I decided to start using my trekking poles at this stage in the race, which I believe was a good choice. Upon reaching the entrance to the for the trail from hell, we saw Jace running towards us, he had gone the wrong way, now putting me in virtual first place in the race. This the first time in my hundred mile career that I had ever led a hundred mile race this late into game. Apryle and I wanted to keep it mild paced over the tricky terrain, so we did not chase when Jace took off up the trail.
Overall I thought the trail from hell stretch was the most fun I had ever had in a hundred mile race. I was feeling good, Apryle was by my side, weather was perfect, and I was second place. The trail was challenging relative to the forest road, but I thought it was fairly well maintained and quite pleasant. It felt like a midnight trail run date, complete with drinking water from a cool mountain stream under the light of the moon and stars.
We reached Mineral Creek aid station (77.4) in 15:17, meaning that I completed the difficult six-mile segment in about 1:43. I had some quesadilla, chips, and other real foods and then began the gradual ascent up the forest road to No Name Ridge. Apryle relinquished her pacing duties to Troy Haeseler here and he was committed to dragging me into the finish. I really struggled up the forest road to No Name Ridge and Troy did his best to keep me moving quickly. It was good to see Brandon Bennefield again as he passed me on the climb to No Name. Troy and I tried to keep up with him and his pacer, but my legs were not having it, so I dropped to third place overall.
I finally reached No Name Ridge aid station at mile 84 (17:09) and I sat and ate some real food again because I was still too nauseous to do more than one per hour. If I had to pinpoint the start of my decline at Cascade Crest, this would be it. I crawled along the cardiac needles; it was amazing that my body was still making forward progress considering how slow my legs were churning. My eyes were glazing over and I simply wanted to collapse. Troy was unrelentingly positive and stoked to be on the trail, which helped me. I was elated to see the Thorp Mountain aid station at mile 88.8, however, I was not excited that my aid station food order was taken before the climb and I had to return to take a rest and eat. I kept moving forward and topped out on Thorp Mountain in 18:56. I slowly descended and ate a cheese quesadilla and was reminded that their were three more needles and a pass standing between me and a long descent to the finish.
I trudged over the final three needles before making the arduous dusty descent to French Cabin aid station at mile 91.6 (20:12). I sat for a while and ate, because my calorie intake over the needles was dangerously low. James Varner was psyching me up for the final miles and the aid station crew whipped up the best-grilled cheese I have ever had in a race (in fact I ran to the finish with it in a pocket and finished I for a snack on August 30th).
Once Troy and I made it over the final pass, it was all smooth (but also rocky and rooty) sailing to the finish. Troy alerted me to a headlamp on the final needle, so I knew if I wanted to maintain my podium position, I was going to have to run for it. We cruised down the Kachess Ridge trail as the sun was coming up over the horizon. Once it was light enough to stow the headlamp and see the ground, I increased the pace even more. Somehow I managed to keep my feet dry through Silver Creek area, which meant I made it the entire race without getting my feet wet (a trail hundred miler first).
I did not eat from French Cabin aid station to Silver Creek aid station at mile 98.3. But once I arrived (21:48), I ate one last gel and started my kick to the finish. Troy and I passed through some local trails and then crossed I90 as we made our way into Easton. We shared some laughs and Troy kept kidding me that their was someone on my heals. I reached the fire station finish line at mile 102, finishing Cascade Crest in a time of 22:22:45. It was my first hundred-mile podium position and I was elated.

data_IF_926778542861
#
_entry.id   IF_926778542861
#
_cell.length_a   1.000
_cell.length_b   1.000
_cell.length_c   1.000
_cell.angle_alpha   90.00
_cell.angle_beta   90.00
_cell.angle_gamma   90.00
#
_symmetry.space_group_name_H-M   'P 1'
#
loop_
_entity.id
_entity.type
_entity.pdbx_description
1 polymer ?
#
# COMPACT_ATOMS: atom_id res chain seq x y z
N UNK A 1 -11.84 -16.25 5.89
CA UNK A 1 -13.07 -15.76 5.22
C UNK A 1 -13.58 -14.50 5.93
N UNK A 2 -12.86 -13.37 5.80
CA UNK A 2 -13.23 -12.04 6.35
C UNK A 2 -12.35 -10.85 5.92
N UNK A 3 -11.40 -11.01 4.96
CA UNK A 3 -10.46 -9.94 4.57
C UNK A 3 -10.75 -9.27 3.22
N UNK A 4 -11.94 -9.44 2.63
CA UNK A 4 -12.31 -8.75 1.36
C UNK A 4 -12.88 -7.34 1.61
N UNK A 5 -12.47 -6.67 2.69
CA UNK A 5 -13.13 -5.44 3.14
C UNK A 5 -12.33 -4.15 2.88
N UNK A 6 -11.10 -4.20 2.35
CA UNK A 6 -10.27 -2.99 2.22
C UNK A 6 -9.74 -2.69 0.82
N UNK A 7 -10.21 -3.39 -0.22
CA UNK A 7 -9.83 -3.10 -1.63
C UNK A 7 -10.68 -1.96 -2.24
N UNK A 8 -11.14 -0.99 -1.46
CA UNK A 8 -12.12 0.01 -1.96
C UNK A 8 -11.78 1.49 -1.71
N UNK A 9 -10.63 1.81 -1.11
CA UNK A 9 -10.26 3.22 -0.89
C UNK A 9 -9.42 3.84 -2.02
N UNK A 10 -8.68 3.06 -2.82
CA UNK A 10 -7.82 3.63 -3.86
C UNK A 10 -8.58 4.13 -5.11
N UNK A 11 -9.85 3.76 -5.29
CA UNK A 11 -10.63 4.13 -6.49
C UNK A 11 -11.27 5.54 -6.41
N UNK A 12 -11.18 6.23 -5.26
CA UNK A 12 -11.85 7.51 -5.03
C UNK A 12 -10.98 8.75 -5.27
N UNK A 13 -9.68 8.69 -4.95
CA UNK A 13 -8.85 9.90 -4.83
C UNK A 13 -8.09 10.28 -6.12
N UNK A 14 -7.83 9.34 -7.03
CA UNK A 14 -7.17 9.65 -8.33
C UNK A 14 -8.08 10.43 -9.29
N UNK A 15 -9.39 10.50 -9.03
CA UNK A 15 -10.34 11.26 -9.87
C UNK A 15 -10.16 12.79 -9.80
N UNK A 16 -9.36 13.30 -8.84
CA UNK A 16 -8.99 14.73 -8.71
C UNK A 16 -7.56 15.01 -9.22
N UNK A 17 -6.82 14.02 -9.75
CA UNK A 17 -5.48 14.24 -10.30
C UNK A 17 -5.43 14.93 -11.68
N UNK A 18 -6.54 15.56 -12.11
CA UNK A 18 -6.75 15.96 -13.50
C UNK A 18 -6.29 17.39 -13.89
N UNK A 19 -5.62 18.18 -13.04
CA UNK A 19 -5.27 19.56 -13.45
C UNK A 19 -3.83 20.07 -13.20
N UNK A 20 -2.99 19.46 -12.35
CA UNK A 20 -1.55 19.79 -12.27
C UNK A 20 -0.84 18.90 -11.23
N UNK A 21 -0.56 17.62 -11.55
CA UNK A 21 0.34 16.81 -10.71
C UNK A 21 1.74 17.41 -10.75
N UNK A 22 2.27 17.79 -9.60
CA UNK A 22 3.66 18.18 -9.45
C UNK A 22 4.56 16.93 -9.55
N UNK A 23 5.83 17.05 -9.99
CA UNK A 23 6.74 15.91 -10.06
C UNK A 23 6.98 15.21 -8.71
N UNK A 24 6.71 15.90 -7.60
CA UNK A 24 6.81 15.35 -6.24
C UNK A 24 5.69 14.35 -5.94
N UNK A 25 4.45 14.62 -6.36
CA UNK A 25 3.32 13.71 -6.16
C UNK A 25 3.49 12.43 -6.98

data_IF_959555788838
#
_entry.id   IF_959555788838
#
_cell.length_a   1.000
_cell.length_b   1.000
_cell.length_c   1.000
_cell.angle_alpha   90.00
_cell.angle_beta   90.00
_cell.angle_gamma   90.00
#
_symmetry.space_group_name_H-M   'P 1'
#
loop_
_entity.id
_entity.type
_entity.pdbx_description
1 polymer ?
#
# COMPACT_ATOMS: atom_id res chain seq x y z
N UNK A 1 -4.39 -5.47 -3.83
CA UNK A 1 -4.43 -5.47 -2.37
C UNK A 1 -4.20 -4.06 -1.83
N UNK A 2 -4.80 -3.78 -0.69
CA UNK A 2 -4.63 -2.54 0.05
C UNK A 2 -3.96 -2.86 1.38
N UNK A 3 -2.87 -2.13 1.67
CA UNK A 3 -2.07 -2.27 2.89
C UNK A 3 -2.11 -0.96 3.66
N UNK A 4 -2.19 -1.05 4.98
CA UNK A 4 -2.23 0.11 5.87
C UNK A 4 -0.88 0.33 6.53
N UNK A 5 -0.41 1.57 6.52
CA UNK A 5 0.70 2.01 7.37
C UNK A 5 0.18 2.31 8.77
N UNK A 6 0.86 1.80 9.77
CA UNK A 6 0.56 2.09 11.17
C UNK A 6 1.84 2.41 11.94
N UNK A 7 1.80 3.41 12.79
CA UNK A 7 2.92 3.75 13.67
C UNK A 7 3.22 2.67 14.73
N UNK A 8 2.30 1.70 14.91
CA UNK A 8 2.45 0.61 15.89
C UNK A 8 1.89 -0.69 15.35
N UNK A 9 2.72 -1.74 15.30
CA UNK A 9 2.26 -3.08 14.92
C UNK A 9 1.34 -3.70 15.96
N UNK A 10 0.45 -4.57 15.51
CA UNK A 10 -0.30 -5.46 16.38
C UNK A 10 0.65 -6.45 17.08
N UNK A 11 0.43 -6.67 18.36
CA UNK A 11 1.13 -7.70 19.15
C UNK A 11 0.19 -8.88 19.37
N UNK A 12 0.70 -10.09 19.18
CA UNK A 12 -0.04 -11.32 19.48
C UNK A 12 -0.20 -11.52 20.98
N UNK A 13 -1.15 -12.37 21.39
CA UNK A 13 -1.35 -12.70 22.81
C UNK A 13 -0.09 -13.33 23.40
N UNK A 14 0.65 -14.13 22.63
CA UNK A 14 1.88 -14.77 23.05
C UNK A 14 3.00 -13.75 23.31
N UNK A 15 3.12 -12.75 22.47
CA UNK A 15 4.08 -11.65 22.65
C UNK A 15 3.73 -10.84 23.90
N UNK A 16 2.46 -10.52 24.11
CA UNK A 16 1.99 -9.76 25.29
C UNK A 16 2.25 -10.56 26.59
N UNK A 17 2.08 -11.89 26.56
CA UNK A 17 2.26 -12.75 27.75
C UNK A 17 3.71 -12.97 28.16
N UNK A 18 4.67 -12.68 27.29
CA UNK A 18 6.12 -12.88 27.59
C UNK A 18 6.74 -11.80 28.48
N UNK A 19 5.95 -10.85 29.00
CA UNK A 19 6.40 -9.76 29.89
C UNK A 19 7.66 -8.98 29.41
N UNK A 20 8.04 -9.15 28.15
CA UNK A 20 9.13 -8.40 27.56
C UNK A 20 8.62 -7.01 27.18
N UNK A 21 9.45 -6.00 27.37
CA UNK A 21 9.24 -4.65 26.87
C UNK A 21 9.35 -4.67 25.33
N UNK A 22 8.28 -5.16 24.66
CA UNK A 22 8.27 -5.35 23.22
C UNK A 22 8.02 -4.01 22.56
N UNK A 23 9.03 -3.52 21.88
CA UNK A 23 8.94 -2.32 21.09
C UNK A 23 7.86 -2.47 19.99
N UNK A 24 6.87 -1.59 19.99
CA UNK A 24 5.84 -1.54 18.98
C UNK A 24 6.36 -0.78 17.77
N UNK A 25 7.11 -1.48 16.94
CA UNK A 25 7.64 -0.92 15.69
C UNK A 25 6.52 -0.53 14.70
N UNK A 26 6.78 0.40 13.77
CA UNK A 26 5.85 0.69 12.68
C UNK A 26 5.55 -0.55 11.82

There are so many people to thank for this race and I will try to include everyone. Thank you to Zach Shelly and the Strive team, for providing me with race gear and the tools to measure my muscle activity throughout this race and my entire summer of the training. Thank you to all the Cascade Crest race family for putting on such an amazing event. Thank you to all the aid station volunteers for making it possible to complete an event of this magnitude. Thank you to Brandon, Paul, Jace, Christophe, and Nick for sharing some miles with me during the race. Thank to Adam Braddock for stepping in last minute to help pace me, you have been there for me so many times and you are an amazing person. Thank you to Troy Haeseler for your friendship and pacing me through the toughest part of the race and getting me to the finish. Thank you to dad for crewing for me once again and being there for me through the toughest of times. Thank you to Apryle for crewing and pacing and supporting me through everything.
Most of all I want to dedicate this race to my mother, the strongest person that I know. She went well before her time and I know there was so much more that she would have accomplished. Mom taught me the meaning of hard work and dedication through day-to-day example. You will be greatly missed and I know you helped me through this race. I love you mom and miss you everyday.
The Gulch Countdown was one of my last additions to this year’s race calendar because of COVID restrictions. Although the race typically takes place in January, it was moved to June 19th this year. Because I signed up in May, my race calendar already included Vashon Island 50K on June 5th and the Run for Shoes 50K on June 10th. However, it was the Gulch Countdown, and I had to sign up, even if it did overload my racing schedule.
Since I had already done two 50K races in the previous two weeks, I was hoping that my legs would tolerate the distance well. According to ultrasignup.com, John Maxwell and Will Jones were signed up, meaning that the podium from the previous two race editions would be back. Therefore, I knew that I would have to bring my A game.
Even though I received a text from John indicating that he would not be racing this year a few days prior, I knew that there would still be plenty of competition. In fact, prior to the start of the race, Abram Elwell told me that he thought the course record would be beaten this year.